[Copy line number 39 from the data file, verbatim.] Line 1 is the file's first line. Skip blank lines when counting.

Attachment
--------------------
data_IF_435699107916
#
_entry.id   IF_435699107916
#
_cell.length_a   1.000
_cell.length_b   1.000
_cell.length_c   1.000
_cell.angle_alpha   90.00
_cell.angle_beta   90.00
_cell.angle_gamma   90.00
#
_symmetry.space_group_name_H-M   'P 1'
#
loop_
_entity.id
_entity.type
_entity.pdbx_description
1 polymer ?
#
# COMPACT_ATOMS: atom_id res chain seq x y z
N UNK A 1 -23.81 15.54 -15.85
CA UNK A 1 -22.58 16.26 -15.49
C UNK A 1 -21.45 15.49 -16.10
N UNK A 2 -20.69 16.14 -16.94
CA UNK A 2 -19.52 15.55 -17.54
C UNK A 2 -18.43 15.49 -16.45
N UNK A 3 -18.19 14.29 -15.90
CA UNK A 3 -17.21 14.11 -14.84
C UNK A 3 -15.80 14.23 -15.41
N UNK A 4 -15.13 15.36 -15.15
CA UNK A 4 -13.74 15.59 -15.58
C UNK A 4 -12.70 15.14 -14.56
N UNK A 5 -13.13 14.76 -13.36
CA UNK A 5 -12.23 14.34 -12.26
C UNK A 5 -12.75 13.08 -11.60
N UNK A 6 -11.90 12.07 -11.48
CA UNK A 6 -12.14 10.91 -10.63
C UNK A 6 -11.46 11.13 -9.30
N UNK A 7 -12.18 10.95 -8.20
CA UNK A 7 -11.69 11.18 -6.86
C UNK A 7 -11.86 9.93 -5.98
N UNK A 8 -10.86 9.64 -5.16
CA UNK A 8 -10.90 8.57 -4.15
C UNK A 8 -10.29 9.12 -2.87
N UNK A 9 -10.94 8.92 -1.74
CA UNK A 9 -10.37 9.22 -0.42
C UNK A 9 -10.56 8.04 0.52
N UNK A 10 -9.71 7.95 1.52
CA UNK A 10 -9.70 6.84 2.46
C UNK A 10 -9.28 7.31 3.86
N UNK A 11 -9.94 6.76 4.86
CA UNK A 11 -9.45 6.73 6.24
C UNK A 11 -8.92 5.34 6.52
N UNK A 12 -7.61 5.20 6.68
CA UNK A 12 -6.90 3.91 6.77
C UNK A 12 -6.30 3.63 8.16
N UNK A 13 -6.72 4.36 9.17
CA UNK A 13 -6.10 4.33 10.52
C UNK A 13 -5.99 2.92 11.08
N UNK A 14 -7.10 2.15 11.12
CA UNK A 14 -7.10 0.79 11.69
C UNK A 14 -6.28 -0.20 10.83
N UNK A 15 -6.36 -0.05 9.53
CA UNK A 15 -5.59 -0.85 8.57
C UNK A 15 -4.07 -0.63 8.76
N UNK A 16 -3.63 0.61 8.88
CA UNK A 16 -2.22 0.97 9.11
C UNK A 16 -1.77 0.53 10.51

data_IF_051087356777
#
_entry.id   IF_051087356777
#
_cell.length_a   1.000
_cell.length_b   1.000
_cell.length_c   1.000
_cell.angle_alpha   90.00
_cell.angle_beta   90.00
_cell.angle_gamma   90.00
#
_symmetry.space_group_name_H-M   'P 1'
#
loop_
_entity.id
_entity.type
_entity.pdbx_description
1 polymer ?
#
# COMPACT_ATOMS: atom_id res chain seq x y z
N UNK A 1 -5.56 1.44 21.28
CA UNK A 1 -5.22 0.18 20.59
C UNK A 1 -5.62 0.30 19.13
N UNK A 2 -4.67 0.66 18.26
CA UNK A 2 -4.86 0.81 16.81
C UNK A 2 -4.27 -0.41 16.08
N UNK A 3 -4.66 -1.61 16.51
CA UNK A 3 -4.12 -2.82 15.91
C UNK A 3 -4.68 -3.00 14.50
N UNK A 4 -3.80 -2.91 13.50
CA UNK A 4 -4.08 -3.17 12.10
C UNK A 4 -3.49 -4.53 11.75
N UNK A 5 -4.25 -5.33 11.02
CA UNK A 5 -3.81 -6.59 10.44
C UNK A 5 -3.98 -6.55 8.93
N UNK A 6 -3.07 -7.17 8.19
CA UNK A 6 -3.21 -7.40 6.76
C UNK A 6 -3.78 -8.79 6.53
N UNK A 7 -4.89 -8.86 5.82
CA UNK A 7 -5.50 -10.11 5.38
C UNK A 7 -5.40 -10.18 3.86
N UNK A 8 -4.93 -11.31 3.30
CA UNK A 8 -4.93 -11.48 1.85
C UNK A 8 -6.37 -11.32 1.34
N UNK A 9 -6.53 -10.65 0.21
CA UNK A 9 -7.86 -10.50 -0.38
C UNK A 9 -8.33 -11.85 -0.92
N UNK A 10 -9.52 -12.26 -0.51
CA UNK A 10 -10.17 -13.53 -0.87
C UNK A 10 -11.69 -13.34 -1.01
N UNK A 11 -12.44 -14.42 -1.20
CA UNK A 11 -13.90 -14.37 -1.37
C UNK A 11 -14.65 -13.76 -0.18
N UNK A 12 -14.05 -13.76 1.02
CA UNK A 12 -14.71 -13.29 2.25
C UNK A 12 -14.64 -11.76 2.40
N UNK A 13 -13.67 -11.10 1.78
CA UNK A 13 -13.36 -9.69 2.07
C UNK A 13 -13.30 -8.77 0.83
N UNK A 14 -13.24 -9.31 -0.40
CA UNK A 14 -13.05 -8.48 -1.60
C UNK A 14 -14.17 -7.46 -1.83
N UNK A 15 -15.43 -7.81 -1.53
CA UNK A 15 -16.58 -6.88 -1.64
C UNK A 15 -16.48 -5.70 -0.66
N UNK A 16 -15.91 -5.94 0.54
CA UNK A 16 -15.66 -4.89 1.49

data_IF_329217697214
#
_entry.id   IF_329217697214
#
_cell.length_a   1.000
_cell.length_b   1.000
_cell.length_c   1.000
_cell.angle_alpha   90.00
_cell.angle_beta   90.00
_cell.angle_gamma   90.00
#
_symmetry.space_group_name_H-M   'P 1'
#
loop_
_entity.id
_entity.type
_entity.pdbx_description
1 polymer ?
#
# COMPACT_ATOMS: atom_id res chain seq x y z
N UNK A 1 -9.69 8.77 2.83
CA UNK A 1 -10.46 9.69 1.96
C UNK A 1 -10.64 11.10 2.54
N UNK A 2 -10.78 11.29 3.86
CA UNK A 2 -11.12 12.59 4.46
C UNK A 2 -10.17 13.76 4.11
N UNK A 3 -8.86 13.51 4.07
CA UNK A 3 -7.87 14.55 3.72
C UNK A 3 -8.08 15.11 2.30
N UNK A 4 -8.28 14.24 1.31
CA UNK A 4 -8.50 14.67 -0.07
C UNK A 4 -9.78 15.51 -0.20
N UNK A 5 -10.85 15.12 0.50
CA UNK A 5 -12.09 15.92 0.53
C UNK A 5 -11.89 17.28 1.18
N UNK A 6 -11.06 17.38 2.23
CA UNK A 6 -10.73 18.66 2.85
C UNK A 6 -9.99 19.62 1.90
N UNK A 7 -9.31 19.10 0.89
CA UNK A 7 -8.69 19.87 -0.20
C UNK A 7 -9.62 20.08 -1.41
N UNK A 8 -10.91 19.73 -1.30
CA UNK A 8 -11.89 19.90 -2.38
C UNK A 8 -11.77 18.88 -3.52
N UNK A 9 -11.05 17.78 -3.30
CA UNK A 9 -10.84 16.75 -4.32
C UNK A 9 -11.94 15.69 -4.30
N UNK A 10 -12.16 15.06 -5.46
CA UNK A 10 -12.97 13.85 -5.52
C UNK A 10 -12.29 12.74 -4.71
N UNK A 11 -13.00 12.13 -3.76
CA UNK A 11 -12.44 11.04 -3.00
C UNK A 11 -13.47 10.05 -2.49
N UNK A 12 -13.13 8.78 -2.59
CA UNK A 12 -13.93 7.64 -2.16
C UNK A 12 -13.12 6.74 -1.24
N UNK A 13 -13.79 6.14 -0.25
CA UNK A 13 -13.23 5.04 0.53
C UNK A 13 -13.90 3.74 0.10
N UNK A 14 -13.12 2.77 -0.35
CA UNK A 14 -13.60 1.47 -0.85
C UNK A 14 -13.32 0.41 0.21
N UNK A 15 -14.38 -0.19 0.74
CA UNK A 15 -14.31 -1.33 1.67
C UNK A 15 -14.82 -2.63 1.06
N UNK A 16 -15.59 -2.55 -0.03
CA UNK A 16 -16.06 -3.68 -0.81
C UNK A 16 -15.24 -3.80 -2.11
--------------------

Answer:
N UNK A 7 -12.18 10.95 -8.20